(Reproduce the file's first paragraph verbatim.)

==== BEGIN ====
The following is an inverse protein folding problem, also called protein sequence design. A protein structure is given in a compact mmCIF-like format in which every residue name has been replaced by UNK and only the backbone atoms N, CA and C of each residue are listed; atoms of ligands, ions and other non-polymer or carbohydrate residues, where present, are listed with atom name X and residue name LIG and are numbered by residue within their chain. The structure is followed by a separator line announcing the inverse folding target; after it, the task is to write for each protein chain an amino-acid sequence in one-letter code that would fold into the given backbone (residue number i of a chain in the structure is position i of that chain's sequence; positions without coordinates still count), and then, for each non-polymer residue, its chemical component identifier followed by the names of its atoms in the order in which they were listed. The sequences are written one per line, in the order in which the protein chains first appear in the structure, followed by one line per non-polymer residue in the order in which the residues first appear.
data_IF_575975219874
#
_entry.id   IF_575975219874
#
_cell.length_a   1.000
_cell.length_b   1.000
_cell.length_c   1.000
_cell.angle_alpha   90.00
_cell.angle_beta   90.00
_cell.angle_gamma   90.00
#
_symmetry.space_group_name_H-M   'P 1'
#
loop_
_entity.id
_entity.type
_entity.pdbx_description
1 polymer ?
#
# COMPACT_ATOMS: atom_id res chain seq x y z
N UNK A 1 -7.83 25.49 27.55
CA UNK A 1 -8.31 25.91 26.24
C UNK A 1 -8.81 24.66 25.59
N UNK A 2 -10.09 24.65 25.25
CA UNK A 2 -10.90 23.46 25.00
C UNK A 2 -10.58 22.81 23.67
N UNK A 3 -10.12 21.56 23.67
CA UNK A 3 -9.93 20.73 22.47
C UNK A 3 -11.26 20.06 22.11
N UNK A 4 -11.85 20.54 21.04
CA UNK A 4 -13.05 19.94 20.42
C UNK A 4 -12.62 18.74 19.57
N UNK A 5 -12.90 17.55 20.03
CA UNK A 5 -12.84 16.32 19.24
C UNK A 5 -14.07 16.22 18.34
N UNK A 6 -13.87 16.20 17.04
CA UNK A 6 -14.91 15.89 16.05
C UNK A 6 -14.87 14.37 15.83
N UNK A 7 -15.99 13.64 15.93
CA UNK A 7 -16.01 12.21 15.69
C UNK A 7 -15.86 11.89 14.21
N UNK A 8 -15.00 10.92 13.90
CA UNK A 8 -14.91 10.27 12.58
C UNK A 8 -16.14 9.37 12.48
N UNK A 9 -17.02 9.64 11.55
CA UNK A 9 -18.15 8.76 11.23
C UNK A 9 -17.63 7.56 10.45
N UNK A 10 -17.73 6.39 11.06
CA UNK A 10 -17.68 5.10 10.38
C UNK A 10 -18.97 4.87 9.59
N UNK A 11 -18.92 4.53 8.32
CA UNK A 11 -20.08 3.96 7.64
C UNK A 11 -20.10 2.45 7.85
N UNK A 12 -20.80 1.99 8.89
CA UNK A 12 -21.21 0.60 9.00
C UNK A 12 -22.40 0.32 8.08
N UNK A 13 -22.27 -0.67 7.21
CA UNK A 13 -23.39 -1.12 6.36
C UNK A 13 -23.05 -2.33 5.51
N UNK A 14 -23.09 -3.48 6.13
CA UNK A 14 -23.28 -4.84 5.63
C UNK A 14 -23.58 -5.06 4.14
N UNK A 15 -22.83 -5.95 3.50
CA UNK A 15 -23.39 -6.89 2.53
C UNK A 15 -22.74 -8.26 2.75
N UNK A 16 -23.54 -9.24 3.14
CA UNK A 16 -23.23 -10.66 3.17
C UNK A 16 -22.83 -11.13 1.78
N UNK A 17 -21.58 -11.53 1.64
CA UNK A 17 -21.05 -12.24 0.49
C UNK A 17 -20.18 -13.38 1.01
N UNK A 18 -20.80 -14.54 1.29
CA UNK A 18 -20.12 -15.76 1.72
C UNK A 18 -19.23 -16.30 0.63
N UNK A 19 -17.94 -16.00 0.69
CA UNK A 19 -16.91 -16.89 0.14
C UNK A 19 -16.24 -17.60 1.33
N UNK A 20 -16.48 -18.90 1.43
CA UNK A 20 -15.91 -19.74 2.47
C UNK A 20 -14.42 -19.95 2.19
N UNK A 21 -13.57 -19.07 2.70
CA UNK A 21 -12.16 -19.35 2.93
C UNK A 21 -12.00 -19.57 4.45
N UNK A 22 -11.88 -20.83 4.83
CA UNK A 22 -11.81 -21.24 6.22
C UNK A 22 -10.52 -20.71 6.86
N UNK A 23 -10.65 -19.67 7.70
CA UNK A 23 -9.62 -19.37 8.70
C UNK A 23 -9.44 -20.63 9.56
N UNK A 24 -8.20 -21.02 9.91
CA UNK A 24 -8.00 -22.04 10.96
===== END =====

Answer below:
The following is an inverse protein folding problem, also called protein sequence design. A protein structure is given in a compact mmCIF-like format in which every residue name has been replaced by UNK and only the backbone atoms N, CA and C of each residue are listed; atoms of ligands, ions and other non-polymer or carbohydrate residues, where present, are listed with atom name X and residue name LIG and are numbered by residue within their chain. The structure is followed by a separator line announcing the inverse folding target; after it, the task is to write for each protein chain an amino-acid sequence in one-letter code that would fold into the given backbone (residue number i of a chain in the structure is position i of that chain's sequence; positions without coordinates still count), and then, for each non-polymer residue, its chemical component identifier followed by the names of its atoms in the order in which they were listed. The sequences are written one per line, in the order in which the protein chains first appear in the structure, followed by one line per non-polymer residue in the order in which the residues first appear.